If magazines can get by with wholly-owned stock pictures, the audience itself will not realize that there is anything better. People got used to dreadfully put together architecture in the twentieth century. Cheap construction was made aesthetically acceptable. Lever House soon began falling to pieces. That was the great ornament of the 1950s, even before the Seagram's Building. They only got by with it because this little art world we're talking about persuaded people with means to believe architecture without decoration, without variety, without any amenities, is fine, not only fine, but beautiful. If you can persuade people of that, they will accept the architecture that is the cheapest. That's probably happening in illustration. If they can persuade people that this is the best you can get, the audience will simply not know there's anything better, particularly if just a few companies are controlling so many publications.

CA: Can there be a time when the audience, being saturated with so much banality, will then come back and demand something different? Would it have to be market driven to make that change?

Wolfe: It can be fashion, and that could be a tool on your side as well as something against you. My impression in talking to gallery owners is that the younger generation with money, like all the young investment bankers, are not interested in buying Picasso or Braque. They particularly don't want distorted, grim, grotesque art. They want art they can put with pleasure on the wall. This usually is going to mean something figurative. But that hasn't swept New York yet. I can easily see it happening. Another example, almost like Rockwell, is Tissot, who was written off through most of the twentieth century as this French illustrator who happened to do big paintings. Now his work is selling [for] two, three, four million dollars each because the skill is overwhelming. Finally, there can be only so much resistance to someone that good. I don't know if you are aware of his work. Some of the things he did are breathtaking. He created what I think of as super-perspective in which you are on a ship's deck that fills up the foreground of the picture, and you look carefully, there in the deepest imaginable distance is a ship that is about as long as a gnat in true perspective out on the sea somewhere. He really is fun.

CA: I'm not familiar, I am going to have to look him up.

Wolfe: Tissot. James Tissot; he was French, but he did much of his work in England. Late nineteenth century. He'll knock your socks off.

In the long run, talent and skill will win out. Rockwell is a perfect illustration, if you'll excuse the word.

CA: When you hear someone playing the piano, you naturally want to listen, and if the person is good you stay, but if they are not you leave. The same applies to drawing and art. It is my hope there will always be a natural human instinct to choose what the human hand can produce well over the alternative.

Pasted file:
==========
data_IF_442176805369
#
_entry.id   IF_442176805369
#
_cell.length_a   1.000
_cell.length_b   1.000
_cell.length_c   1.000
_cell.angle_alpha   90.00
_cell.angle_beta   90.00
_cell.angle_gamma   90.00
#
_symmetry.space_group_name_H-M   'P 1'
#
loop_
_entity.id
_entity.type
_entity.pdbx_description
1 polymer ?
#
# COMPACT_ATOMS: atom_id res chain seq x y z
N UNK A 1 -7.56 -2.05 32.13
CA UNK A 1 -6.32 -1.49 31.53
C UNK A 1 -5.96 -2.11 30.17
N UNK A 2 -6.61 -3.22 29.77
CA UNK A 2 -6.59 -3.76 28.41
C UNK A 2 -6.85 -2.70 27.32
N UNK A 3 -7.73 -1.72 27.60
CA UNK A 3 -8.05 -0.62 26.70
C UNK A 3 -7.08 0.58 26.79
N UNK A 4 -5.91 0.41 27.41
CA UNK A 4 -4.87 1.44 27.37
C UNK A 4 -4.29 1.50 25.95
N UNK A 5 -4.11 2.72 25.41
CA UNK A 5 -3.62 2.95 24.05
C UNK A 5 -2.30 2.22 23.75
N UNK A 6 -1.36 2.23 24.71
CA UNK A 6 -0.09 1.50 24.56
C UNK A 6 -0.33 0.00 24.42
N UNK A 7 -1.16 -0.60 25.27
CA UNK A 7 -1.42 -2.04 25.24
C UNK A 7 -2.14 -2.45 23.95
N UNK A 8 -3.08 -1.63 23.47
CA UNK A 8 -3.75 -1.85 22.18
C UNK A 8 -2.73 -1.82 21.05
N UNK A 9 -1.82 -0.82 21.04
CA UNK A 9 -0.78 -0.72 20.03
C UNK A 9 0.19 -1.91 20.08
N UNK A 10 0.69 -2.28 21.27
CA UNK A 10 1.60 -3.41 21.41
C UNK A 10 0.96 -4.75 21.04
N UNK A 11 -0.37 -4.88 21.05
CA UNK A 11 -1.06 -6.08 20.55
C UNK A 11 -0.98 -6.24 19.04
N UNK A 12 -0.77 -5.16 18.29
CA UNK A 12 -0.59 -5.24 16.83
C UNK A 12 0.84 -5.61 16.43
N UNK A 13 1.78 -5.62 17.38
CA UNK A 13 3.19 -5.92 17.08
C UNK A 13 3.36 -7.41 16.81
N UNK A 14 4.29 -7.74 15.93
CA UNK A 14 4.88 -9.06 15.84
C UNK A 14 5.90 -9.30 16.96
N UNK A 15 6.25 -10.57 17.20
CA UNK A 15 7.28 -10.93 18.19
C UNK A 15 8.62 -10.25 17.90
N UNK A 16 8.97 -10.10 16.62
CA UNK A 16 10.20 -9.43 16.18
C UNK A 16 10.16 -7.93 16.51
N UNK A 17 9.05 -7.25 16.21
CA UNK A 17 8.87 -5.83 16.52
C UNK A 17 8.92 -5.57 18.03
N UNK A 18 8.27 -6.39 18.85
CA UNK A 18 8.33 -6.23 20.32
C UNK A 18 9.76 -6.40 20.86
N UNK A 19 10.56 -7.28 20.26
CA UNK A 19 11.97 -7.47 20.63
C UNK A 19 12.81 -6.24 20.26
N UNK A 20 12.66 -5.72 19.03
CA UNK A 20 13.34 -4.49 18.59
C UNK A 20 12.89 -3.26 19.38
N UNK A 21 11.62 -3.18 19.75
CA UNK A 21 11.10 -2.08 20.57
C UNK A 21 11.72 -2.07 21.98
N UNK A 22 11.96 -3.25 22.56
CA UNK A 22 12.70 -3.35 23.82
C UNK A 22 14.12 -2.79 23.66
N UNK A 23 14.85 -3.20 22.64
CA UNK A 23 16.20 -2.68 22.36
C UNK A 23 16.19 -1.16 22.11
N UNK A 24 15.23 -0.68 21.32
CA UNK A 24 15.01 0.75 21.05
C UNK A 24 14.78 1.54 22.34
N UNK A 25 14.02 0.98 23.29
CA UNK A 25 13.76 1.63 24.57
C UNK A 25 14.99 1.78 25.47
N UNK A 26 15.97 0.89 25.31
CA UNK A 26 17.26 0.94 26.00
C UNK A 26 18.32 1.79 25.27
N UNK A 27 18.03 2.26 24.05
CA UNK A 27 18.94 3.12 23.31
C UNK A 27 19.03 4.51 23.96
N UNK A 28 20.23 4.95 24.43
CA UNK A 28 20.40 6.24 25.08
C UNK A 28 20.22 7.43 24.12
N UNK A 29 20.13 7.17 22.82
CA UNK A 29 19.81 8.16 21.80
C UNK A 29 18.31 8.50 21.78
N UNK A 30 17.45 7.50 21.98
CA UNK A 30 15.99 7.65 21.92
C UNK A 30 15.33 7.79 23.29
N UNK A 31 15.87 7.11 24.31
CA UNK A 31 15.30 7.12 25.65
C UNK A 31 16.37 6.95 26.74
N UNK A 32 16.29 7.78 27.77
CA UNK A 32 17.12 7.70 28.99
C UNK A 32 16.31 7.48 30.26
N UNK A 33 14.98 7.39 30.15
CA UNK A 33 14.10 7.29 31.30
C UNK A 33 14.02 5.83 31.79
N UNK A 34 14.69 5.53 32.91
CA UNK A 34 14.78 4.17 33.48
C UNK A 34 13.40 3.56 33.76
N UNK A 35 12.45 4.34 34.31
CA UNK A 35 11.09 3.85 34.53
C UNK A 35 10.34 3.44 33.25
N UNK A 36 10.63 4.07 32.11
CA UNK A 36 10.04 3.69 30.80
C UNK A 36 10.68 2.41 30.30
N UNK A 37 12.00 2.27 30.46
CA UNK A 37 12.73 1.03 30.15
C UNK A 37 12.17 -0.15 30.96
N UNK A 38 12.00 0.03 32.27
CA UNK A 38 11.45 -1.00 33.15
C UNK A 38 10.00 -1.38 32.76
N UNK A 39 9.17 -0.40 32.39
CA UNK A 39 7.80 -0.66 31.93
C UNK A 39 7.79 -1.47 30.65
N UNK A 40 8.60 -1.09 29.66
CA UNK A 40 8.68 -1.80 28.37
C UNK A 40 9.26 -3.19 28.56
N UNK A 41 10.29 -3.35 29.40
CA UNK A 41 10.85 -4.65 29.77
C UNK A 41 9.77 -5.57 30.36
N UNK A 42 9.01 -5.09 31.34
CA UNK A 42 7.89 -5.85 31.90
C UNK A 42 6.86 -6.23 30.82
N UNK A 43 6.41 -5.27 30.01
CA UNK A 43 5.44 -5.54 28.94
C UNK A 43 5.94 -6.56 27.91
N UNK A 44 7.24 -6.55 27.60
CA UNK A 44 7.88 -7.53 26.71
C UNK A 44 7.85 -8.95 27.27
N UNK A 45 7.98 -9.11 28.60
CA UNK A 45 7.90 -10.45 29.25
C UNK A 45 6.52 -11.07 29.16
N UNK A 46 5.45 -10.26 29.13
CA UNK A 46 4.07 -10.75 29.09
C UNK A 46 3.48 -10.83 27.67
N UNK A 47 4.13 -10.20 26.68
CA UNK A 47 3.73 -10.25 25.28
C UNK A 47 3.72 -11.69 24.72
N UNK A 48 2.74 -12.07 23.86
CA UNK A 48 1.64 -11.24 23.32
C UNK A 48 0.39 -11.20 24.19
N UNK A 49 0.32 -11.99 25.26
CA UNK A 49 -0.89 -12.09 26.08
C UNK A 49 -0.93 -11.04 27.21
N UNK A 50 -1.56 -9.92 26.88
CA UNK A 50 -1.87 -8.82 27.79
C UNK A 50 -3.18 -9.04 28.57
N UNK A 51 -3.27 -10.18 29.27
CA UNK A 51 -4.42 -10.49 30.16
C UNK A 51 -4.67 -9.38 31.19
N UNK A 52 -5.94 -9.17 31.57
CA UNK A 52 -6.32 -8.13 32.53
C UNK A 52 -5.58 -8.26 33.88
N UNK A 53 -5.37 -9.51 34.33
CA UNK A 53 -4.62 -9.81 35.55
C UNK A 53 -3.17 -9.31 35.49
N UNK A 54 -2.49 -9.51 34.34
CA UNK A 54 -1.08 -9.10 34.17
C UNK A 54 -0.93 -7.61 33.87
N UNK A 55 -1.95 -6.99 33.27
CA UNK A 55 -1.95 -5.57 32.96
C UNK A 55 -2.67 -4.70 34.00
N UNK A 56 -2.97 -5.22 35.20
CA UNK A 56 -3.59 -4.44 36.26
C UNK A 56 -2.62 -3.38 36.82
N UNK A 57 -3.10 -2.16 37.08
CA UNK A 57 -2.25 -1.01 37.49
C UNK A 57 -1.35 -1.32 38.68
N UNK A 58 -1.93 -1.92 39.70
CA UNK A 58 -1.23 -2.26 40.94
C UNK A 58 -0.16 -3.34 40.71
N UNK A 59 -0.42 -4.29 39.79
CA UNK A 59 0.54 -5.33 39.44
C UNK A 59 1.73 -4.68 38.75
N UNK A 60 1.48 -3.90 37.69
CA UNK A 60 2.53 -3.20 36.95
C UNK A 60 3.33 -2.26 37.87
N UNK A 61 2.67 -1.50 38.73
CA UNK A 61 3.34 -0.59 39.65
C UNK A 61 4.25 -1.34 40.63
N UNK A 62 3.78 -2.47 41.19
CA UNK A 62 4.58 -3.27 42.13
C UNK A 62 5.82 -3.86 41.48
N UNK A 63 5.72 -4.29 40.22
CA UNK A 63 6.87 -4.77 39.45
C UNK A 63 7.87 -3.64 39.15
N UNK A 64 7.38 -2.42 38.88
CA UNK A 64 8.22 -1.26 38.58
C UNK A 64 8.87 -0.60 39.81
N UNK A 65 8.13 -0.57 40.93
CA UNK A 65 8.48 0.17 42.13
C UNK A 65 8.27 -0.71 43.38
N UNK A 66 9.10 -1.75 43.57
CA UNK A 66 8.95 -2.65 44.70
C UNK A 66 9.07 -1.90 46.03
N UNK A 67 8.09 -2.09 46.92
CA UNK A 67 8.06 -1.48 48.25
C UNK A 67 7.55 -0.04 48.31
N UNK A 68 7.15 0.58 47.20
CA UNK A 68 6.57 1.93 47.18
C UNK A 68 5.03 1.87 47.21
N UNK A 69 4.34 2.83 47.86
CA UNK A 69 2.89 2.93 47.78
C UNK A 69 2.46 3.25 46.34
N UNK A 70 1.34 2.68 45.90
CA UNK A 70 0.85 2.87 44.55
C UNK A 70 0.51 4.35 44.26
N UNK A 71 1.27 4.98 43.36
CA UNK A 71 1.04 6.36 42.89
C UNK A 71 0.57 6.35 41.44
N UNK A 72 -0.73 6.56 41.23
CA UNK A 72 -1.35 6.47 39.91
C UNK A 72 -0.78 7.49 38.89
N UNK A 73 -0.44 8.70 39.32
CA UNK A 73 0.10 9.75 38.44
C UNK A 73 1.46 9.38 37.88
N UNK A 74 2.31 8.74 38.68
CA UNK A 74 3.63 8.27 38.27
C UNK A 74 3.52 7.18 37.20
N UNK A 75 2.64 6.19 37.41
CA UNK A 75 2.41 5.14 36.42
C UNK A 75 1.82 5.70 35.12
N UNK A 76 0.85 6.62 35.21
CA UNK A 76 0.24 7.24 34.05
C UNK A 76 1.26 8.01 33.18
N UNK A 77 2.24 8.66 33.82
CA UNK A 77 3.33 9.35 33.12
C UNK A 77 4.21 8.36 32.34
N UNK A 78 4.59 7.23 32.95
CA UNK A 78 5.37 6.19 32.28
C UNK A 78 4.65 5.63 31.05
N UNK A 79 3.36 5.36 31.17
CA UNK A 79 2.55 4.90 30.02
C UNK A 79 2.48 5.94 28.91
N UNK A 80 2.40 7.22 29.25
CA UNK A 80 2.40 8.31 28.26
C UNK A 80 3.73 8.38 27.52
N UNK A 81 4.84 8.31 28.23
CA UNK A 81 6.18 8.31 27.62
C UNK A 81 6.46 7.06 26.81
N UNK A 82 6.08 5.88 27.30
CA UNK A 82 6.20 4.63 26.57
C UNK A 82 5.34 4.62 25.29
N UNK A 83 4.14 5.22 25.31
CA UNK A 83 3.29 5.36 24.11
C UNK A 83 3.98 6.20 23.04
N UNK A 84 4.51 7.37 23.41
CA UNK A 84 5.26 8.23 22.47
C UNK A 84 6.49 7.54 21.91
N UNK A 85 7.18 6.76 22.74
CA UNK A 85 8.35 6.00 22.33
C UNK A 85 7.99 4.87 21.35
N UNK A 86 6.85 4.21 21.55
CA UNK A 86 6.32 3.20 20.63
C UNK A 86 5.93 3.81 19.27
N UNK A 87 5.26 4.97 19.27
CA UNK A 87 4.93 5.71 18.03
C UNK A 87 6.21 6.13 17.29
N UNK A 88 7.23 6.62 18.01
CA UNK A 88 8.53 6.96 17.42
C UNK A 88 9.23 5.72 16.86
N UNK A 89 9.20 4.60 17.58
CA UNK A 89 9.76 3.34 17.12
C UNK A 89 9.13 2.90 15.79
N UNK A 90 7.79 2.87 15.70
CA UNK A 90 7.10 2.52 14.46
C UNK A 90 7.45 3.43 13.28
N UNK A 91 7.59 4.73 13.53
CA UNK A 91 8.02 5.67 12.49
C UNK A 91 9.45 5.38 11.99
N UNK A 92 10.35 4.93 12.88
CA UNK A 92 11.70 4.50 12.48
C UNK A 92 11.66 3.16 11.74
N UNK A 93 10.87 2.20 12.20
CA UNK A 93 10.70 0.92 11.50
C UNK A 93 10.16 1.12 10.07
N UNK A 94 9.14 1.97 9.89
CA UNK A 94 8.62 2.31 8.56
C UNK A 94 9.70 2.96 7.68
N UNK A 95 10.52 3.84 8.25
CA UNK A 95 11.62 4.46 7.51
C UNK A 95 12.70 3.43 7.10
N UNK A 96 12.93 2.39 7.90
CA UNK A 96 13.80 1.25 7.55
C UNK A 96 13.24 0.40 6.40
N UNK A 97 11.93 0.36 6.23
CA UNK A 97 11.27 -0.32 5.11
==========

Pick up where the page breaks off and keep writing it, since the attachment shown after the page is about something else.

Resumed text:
Wolfe: I quite agree. I think one of the shortcomings of neo-representational painting today is that it does not engage the world. So much of it is studio work, still portraits, still lifes, nudes, but they're the same old narcoleptic nudes you've seen forever. I think it would be so marvelous for painters like that to do what illustrators do. Illustrators have to connect with the world out there. They have to be contemporary or there is no interest in what they do. That is what's missing generally even from the world of the very skillful representational artists. I've met some of these artists. What they can do with paint is great but it's as if there is no world outside of the studio. I wish they would linger awhile before Homer's The Fog Warning, Eakins's The Gross Clinic, Bellows's Stag at Sharkeys, and almost anything by Tissot.

I think there are so many young artists who simply can't give up skill. Usually they have something. The idea of just giving all that up and becoming conceptual artists or abstract artists or installation artists is like treason to their talent.

CA: Mr. Wolfe, thank you so much for granting me this interview.

Wolfe: I've enjoyed this myself. ca

C.F. Payne is a freelance illustrator based in his hometown of Cincinnati, Ohio. Over the last twenty-plus years, he has worked with numerous publications including Time, Esquire, Reader's Digest, the New York Times, The Atlantic Monthly, Forbes and Mad magazine. C.F. received the Society of Illustrator's Hamilton King Award, and he is currently the chair of the Illustration Department at Columbus College of Art and Design. He interviewed Tom Wolfe for an Opinion/Commentary piece.